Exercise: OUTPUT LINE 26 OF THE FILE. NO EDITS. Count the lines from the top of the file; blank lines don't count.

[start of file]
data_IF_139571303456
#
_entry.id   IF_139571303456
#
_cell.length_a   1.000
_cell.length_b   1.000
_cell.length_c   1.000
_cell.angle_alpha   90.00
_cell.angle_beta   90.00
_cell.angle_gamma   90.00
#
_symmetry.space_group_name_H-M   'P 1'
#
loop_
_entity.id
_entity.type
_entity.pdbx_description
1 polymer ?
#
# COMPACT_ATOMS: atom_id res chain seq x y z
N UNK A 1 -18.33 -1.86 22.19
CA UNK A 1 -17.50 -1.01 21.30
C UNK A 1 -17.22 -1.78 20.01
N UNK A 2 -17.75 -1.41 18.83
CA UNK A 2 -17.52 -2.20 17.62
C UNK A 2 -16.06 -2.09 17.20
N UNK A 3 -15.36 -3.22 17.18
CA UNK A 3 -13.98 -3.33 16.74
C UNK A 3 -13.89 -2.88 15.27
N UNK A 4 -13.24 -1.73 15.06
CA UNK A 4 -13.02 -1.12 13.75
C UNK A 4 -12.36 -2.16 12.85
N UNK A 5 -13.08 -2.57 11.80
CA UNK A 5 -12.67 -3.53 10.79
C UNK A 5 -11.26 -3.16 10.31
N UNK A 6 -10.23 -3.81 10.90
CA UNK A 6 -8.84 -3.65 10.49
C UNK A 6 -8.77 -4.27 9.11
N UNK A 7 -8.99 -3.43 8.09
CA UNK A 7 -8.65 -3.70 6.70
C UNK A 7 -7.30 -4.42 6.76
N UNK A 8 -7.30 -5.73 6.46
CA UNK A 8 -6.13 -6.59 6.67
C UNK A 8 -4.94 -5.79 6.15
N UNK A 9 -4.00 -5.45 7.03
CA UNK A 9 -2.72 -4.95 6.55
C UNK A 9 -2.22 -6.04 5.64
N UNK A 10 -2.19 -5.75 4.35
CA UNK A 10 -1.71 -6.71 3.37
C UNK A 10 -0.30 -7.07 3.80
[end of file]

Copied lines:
C UNK A 2 -16.06 -2.09 17.20